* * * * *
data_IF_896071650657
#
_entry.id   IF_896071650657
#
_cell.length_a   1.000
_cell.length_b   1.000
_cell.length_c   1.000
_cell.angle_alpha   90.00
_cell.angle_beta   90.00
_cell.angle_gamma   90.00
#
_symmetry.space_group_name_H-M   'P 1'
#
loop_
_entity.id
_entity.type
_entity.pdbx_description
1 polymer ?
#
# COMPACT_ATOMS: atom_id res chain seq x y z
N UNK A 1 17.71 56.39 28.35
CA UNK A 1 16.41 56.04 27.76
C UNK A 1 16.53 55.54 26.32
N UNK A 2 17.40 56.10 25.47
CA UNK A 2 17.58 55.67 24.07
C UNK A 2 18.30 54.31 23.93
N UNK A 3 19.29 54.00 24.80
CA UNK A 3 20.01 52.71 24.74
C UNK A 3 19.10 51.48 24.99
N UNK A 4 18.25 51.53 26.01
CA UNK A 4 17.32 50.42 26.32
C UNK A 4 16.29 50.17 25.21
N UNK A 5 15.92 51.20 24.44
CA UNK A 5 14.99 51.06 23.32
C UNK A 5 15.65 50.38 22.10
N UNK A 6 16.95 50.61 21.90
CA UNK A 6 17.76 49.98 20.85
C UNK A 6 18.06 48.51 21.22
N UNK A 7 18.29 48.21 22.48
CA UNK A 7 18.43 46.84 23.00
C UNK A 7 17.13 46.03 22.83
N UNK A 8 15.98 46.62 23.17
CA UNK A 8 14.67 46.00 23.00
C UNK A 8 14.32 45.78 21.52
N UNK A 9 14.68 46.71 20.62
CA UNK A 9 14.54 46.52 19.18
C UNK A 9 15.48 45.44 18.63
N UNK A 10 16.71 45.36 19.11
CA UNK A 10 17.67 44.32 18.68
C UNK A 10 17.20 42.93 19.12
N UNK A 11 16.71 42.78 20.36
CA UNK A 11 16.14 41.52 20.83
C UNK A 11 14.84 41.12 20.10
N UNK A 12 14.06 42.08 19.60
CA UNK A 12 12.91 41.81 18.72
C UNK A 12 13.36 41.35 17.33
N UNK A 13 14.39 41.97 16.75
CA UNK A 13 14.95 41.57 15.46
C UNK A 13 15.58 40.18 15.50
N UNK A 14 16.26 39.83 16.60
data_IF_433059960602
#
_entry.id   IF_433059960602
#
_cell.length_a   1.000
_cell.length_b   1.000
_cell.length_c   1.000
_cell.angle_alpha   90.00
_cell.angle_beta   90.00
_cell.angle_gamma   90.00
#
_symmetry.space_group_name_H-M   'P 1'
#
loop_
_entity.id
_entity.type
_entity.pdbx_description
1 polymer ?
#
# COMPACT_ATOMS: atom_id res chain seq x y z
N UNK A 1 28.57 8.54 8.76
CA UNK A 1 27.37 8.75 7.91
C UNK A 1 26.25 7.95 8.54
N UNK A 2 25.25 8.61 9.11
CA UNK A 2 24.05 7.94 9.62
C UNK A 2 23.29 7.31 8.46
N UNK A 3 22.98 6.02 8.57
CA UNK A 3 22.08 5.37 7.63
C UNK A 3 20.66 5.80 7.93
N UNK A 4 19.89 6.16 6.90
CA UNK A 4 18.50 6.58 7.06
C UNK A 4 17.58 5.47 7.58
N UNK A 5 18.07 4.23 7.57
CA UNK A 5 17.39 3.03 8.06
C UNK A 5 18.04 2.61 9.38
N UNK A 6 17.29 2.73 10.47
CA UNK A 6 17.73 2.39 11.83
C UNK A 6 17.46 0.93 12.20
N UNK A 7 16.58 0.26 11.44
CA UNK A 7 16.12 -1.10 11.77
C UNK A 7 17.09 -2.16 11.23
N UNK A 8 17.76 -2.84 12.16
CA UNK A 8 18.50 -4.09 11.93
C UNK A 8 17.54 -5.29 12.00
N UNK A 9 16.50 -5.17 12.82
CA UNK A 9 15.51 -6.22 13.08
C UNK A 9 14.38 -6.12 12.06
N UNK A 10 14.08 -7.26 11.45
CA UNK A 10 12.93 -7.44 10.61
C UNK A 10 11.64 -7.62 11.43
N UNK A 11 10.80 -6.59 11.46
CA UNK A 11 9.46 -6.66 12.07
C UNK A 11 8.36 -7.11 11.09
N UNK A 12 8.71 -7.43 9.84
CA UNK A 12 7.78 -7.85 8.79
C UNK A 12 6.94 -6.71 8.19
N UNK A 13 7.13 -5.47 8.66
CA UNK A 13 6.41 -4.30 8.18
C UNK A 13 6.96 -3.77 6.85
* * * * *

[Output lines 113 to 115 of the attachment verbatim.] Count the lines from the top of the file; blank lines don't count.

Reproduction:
C UNK A 11 8.36 -7.11 11.09
N UNK A 12 8.71 -7.43 9.84
CA UNK A 12 7.78 -7.85 8.79